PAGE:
The U.S. Department of the Interior has designated the Hudson River Greenway Water Trail as a National Water Trail.
The Greenway announced the new honor on Friday (Sept. 7) at a news conference in Kingston. Created to provide access to the river at least every 10 miles on both shores and overnight accommoidation sites every 15 miles (or less), the Greenway Trail stretches from the Adirondack Mountains to Manhattan.
A New York state-sponsored program established in 1991, the Greenway program now includes 271 of the 324 eligible municipalities within the Greenway area. Communities join voluntarily. The Greenway encourages them to develop initiatives related to natural and cultural resource protection; regional and local planning; economic development; public access to the Hudson River, as well as to other regional and local resources, and heritage and environmental education. It provides technical assistance and small grants for planning, trails, and similar projects.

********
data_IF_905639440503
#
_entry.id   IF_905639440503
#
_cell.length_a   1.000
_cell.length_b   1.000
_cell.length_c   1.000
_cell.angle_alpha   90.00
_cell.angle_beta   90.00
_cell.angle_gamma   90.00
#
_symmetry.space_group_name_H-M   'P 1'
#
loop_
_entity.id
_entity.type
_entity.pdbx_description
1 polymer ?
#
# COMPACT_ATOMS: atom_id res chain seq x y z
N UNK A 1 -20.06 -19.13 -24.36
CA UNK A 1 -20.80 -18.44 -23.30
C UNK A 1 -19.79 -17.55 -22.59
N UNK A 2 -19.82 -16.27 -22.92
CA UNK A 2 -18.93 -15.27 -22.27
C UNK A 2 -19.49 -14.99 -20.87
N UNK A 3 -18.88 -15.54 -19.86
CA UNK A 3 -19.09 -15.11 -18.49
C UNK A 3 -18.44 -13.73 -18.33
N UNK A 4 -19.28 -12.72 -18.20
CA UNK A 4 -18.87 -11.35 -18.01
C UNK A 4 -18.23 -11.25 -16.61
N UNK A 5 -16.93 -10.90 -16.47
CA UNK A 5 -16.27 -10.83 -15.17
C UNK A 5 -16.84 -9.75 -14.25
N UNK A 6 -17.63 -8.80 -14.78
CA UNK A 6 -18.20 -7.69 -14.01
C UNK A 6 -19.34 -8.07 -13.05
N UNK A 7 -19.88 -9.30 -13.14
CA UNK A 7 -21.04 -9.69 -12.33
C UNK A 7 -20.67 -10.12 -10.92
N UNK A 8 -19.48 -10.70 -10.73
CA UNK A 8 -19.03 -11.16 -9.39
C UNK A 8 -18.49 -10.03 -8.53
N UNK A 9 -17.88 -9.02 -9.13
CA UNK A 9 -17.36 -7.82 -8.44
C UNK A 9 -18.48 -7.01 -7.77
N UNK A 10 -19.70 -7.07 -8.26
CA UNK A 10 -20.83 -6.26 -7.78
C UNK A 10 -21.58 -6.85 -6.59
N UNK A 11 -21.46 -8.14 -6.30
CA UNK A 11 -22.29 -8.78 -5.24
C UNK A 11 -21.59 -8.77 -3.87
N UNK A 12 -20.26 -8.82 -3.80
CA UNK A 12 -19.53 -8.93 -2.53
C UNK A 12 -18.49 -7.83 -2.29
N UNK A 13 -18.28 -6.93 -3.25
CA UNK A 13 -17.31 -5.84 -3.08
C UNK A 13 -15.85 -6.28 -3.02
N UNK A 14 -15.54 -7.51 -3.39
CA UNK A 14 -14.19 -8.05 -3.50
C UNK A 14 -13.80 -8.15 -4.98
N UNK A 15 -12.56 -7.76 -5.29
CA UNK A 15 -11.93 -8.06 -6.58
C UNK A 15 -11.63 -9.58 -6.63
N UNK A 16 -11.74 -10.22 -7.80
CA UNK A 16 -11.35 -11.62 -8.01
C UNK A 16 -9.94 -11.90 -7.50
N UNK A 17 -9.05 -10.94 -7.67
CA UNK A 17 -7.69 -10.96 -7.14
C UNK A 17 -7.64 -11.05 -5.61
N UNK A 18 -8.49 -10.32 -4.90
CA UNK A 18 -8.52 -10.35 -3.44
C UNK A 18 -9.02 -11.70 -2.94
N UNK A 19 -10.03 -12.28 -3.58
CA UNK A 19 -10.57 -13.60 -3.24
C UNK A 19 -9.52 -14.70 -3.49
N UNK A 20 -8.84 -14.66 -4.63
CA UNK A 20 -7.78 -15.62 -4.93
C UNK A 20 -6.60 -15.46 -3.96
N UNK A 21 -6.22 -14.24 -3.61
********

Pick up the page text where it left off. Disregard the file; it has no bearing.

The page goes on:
So far, more than 800 miles of trail have become part of the Hudson River Greenway Trail System, including 96 sites on the water trail. The Town of Philipstown became a Greenway member in 2002.
According to the Interior Department, the federal government established the National Water Trails system to protect and restore the nation’s rivers, shorelines, and waterways, and to conserve natural areas along waterways and increase access to outdoor recreation on shorelines and waterways.